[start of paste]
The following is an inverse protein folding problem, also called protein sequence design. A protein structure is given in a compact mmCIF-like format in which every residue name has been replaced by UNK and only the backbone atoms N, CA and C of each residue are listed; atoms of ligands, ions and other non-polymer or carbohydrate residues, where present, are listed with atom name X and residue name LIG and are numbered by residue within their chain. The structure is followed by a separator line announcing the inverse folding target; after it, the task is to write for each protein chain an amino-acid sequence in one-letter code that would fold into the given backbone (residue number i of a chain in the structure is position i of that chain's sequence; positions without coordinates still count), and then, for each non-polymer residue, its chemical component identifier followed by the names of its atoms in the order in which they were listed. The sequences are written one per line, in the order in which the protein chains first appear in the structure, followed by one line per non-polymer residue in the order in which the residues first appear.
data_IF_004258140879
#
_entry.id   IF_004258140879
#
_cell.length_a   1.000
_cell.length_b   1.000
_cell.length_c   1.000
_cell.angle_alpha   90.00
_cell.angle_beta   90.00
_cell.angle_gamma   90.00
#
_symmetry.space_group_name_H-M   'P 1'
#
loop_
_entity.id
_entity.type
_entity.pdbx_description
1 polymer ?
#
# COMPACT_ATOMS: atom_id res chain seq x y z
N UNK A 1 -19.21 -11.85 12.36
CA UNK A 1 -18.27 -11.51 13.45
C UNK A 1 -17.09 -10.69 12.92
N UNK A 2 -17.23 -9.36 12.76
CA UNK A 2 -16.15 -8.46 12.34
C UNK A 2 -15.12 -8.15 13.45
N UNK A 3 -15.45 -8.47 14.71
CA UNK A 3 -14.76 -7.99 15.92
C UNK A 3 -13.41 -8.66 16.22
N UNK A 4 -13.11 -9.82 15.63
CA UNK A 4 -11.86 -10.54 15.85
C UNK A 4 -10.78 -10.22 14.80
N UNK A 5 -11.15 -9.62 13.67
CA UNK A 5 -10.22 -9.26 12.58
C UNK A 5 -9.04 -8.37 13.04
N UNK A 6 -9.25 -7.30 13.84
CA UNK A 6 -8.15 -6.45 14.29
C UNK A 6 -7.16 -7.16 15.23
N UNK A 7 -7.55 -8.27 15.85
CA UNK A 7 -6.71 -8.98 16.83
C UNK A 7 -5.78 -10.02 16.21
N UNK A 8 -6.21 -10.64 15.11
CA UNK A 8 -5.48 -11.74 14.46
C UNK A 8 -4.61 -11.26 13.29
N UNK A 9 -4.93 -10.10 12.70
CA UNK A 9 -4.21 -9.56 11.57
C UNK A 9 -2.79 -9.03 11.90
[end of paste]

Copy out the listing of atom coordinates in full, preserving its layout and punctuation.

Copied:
The following is an inverse protein folding problem, also called protein sequence design. A protein structure is given in a compact mmCIF-like format in which every residue name has been replaced by UNK and only the backbone atoms N, CA and C of each residue are listed; atoms of ligands, ions and other non-polymer or carbohydrate residues, where present, are listed with atom name X and residue name LIG and are numbered by residue within their chain. The structure is followed by a separator line announcing the inverse folding target; after it, the task is to write for each protein chain an amino-acid sequence in one-letter code that would fold into the given backbone (residue number i of a chain in the structure is position i of that chain's sequence; positions without coordinates still count), and then, for each non-polymer residue, its chemical component identifier followed by the names of its atoms in the order in which they were listed. The sequences are written one per line, in the order in which the protein chains first appear in the structure, followed by one line per non-polymer residue in the order in which the residues first appear.
data_IF_004258140879
#
_entry.id   IF_004258140879
#
_cell.length_a   1.000
_cell.length_b   1.000
_cell.length_c   1.000
_cell.angle_alpha   90.00
_cell.angle_beta   90.00
_cell.angle_gamma   90.00
#
_symmetry.space_group_name_H-M   'P 1'
#
loop_
_entity.id
_entity.type
_entity.pdbx_description
1 polymer ?
#
# COMPACT_ATOMS: atom_id res chain seq x y z
N UNK A 1 -19.21 -11.85 12.36
CA UNK A 1 -18.27 -11.51 13.45
C UNK A 1 -17.09 -10.69 12.92
N UNK A 2 -17.23 -9.36 12.76
CA UNK A 2 -16.15 -8.46 12.34
C UNK A 2 -15.12 -8.15 13.45
N UNK A 3 -15.45 -8.47 14.71
CA UNK A 3 -14.76 -7.99 15.92
C UNK A 3 -13.41 -8.66 16.22
N UNK A 4 -13.11 -9.82 15.63
CA UNK A 4 -11.86 -10.54 15.85
C UNK A 4 -10.78 -10.22 14.80
N UNK A 5 -11.15 -9.62 13.67
CA UNK A 5 -10.22 -9.26 12.58
C UNK A 5 -9.04 -8.37 13.04
N UNK A 6 -9.25 -7.30 13.84
CA UNK A 6 -8.15 -6.45 14.29
C UNK A 6 -7.16 -7.16 15.23
N UNK A 7 -7.55 -8.27 15.85
CA UNK A 7 -6.71 -8.98 16.83
C UNK A 7 -5.78 -10.02 16.21
N UNK A 8 -6.21 -10.64 15.11
CA UNK A 8 -5.48 -11.74 14.46
C UNK A 8 -4.61 -11.26 13.29
N UNK A 9 -4.93 -10.10 12.70
CA UNK A 9 -4.21 -9.56 11.57
C UNK A 9 -2.79 -9.03 11.90